The Spectacle Blog

In Tom Coburn, We’re Losing a Good One

By on 1.17.14 | 1:42PM

There are very few senators who conservatives would agree regularly fight the good fight. After this year, there will be even fewer:

Oklahoma Sen. Tom Coburn confirmed Thursday night that he will not serve out his full Senate term and intends to step down after 2014 because of deepening health problems.

In a statement, Coburn acknowledged that he is battling a serious recurrence of cancer and said he would continue to fight for his priorities during the remainder of his time in office.

Coburn described the early attitude of his staff as that of “commandos ready to infiltrate and sabotage the dark heart of government.” Over the years, he turned his congressional office into a Capitol Hill think tank, pushing out regular reports that documented where the waste was and how to get rid of it. His annual Wastebook, which listed the most infuriating budget items, is great ammunition against liberals who put faith in bureaucratic efficiency and supposed conservatives who have grown weary of all this small-government talk. “We’ve allowed lard, excess, sloth to run in many agencies,” Coburn told me. For years, he did his best to ferret out those vices. With his retirement, it’s imperative that someone else take up this cause.

After interviewing Coburn last year, it seemed to me there were two careful balances he’d struck that made him effective. The first was that he was contemptuous of the federal bureaucracy, but also knew it very well. Most wonks who have a working knowledge of government become seduced by its supposed potential to do good. Coburn can speak the language of Ezra Klein, but deploys it to criticize government, not buttress it further. Second, he speaks harshly, occasionally irresponsibly, but still has strong relationships with many Democrats. One of his most recent initiatives, a bill that would rein in tax-deductible government settlements with corporations, found him working with Elizabeth Warren, arguably one of the most liberal members of the Senate. If enacted, the law could save taxpayers billions.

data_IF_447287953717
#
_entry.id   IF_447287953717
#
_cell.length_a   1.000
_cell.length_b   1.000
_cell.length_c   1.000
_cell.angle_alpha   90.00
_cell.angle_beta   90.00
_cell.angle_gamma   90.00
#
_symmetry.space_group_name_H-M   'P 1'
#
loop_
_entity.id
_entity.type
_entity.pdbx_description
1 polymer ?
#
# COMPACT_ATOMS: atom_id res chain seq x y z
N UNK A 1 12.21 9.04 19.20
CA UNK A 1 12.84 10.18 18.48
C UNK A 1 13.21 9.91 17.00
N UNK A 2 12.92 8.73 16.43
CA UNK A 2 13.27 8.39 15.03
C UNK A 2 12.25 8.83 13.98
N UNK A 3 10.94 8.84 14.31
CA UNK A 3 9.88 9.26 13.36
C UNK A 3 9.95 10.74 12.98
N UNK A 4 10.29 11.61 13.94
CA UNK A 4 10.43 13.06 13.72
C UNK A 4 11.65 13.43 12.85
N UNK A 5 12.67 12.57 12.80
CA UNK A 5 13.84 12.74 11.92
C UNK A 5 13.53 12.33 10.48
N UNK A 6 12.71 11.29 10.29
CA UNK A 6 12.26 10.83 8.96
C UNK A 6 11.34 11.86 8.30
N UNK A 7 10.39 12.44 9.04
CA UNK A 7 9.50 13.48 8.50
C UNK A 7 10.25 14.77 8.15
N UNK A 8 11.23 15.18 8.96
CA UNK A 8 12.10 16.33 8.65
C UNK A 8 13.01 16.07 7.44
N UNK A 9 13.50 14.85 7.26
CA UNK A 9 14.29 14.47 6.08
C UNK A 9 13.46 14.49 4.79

Coburn, who first came to the House of Representatives with the Republican wave of 1994, pledged to limit himself to three consecutive House terms and, later, two Senate terms. When I asked him whether he intended to honor that promise, which would have meant not running for reelection in 2016, he was firm. “Two million people can do this job better than me,” he insisted. Now that he’s leaving two years early, the question of who can do Tom Coburn’s job is one conservatives will be asking. Sens. Rand Paul, Ted Cruz, Tim Scott, and Ron Johnson all have impressive small-government street cred. Senate candidates like Tom Cotton in Arkansas and Ben Sasse in Nebraska have enormous promise. In fact, it may be that now is a safer time for Coburn to retire than ever before. The Senate GOP is transitioning from a party of chair-warming, next-please establishmentarians to smart, fresh, idea-driven iconoclasts. Coburn deserves credit for pioneering this approach to public service. The Senate GOP will be worse for his departure, but at least he might leave it in good hands.

You can read my profile of Coburn from our December 2013 issue here. We wish the senator and his family the best as he battles cancer.

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